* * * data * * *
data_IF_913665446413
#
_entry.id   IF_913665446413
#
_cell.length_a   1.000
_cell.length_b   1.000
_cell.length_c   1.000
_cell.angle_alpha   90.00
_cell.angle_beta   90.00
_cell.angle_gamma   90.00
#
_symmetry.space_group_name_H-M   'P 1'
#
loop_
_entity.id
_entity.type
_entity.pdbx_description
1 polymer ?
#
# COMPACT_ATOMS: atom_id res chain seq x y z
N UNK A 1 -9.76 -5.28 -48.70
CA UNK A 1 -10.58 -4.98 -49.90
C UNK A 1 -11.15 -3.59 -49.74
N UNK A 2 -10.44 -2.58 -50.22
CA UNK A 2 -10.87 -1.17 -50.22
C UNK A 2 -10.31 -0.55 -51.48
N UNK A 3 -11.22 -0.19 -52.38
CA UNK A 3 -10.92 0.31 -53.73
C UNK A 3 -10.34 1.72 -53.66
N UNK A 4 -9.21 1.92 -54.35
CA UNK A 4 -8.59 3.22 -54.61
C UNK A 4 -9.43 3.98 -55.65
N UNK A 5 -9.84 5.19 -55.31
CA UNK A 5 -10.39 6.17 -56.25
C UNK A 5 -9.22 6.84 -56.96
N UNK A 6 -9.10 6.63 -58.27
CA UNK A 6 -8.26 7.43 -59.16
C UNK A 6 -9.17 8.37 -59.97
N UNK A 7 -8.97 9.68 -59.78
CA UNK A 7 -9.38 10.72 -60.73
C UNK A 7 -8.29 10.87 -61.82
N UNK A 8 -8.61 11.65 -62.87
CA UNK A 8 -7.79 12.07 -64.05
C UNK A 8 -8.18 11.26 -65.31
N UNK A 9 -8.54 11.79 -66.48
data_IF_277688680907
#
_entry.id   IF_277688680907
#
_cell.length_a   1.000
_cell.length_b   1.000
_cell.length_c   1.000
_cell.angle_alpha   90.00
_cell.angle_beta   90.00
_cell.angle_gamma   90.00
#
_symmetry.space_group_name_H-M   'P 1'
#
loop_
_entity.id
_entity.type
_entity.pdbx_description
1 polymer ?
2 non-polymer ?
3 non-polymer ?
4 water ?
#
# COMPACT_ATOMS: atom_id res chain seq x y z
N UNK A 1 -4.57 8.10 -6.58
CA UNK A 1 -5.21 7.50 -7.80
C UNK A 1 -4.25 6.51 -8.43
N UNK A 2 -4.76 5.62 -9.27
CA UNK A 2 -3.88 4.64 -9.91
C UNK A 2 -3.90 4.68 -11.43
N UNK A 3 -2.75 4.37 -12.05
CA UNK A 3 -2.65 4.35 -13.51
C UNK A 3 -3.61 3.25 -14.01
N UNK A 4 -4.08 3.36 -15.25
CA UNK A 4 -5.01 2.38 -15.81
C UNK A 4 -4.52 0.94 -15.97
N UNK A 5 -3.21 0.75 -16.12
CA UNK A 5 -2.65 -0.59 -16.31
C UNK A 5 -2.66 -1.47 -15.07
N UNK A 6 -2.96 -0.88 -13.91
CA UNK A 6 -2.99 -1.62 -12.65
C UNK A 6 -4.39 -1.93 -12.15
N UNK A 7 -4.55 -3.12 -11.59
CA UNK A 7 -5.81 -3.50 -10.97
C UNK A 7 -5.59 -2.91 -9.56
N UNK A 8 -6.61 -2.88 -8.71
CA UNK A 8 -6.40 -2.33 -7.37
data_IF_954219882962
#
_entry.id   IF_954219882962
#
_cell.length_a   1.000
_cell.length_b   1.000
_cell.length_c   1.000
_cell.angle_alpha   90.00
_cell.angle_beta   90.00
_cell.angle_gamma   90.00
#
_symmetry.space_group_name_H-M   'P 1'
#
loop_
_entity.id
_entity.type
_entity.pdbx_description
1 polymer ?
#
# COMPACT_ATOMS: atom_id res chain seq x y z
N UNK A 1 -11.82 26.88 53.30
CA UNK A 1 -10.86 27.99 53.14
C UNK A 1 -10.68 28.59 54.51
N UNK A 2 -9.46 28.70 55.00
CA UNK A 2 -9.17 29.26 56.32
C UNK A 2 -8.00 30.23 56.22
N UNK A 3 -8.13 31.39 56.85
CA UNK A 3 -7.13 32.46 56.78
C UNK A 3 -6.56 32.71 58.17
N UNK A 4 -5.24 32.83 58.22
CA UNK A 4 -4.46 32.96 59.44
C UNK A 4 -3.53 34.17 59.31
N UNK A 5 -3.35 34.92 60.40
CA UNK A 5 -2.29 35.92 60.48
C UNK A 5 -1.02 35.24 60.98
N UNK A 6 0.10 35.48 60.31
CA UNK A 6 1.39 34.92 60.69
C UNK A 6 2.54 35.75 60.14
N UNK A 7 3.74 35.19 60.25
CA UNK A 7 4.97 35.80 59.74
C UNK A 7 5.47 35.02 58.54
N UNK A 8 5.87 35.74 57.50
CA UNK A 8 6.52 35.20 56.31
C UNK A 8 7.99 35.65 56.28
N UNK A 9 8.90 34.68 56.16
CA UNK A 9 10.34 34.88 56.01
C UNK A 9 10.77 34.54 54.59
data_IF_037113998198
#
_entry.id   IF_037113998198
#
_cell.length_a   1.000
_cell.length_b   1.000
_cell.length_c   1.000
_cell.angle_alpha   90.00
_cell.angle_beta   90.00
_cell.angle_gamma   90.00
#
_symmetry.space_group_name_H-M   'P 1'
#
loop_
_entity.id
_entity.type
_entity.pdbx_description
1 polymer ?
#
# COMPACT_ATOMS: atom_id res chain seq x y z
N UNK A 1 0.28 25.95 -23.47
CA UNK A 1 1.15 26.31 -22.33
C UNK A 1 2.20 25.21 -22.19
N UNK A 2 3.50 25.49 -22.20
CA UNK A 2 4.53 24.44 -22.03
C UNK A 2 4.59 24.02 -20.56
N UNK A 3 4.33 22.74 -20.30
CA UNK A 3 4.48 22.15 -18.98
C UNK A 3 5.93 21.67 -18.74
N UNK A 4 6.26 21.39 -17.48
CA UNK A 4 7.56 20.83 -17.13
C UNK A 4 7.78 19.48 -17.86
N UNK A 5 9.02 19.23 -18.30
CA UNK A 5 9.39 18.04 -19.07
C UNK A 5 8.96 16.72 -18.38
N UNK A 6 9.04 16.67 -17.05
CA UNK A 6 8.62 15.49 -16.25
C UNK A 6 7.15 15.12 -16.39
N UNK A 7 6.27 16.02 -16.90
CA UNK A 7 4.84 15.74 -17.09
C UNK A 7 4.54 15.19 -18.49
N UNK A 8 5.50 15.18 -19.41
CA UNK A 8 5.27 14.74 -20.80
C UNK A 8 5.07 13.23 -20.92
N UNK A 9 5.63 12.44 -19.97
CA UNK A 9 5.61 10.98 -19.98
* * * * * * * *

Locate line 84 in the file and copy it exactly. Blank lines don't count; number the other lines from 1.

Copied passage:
N UNK A 6 -2.96 -0.88 -13.91